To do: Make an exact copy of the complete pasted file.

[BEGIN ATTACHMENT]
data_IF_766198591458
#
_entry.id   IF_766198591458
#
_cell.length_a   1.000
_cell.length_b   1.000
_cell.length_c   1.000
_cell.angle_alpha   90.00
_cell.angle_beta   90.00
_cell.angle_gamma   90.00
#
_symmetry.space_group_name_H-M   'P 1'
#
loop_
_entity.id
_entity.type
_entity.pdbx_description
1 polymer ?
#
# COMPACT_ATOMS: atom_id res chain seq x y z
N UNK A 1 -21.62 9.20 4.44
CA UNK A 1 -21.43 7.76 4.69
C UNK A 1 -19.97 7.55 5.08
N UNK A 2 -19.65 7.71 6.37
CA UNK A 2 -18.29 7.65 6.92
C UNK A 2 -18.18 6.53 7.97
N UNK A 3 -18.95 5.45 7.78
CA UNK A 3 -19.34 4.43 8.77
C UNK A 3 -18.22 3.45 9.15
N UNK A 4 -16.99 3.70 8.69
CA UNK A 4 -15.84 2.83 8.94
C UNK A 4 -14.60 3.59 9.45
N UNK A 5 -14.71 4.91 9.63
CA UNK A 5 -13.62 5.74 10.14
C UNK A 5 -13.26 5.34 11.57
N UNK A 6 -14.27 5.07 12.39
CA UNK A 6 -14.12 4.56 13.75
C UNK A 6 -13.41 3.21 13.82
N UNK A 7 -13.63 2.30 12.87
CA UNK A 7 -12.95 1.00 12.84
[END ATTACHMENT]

data_IF_766198591458
#
_entry.id   IF_766198591458
#
_cell.length_a   1.000
_cell.length_b   1.000
_cell.length_c   1.000
_cell.angle_alpha   90.00
_cell.angle_beta   90.00
_cell.angle_gamma   90.00
#
_symmetry.space_group_name_H-M   'P 1'
#
loop_
_entity.id
_entity.type
_entity.pdbx_description
1 polymer ?
#
# COMPACT_ATOMS: atom_id res chain seq x y z
N UNK A 1 -21.62 9.20 4.44
CA UNK A 1 -21.43 7.76 4.69
C UNK A 1 -19.97 7.55 5.08
N UNK A 2 -19.65 7.71 6.37
CA UNK A 2 -18.29 7.65 6.92
C UNK A 2 -18.18 6.53 7.97
N UNK A 3 -18.95 5.45 7.78
CA UNK A 3 -19.34 4.43 8.77
C UNK A 3 -18.22 3.45 9.15
N UNK A 4 -16.99 3.70 8.69
CA UNK A 4 -15.84 2.83 8.94
C UNK A 4 -14.60 3.59 9.45
N UNK A 5 -14.71 4.91 9.63
CA UNK A 5 -13.62 5.74 10.14
C UNK A 5 -13.26 5.34 11.57
N UNK A 6 -14.27 5.07 12.39
CA UNK A 6 -14.12 4.56 13.75
C UNK A 6 -13.41 3.21 13.82
N UNK A 7 -13.63 2.30 12.87
CA UNK A 7 -12.95 1.00 12.84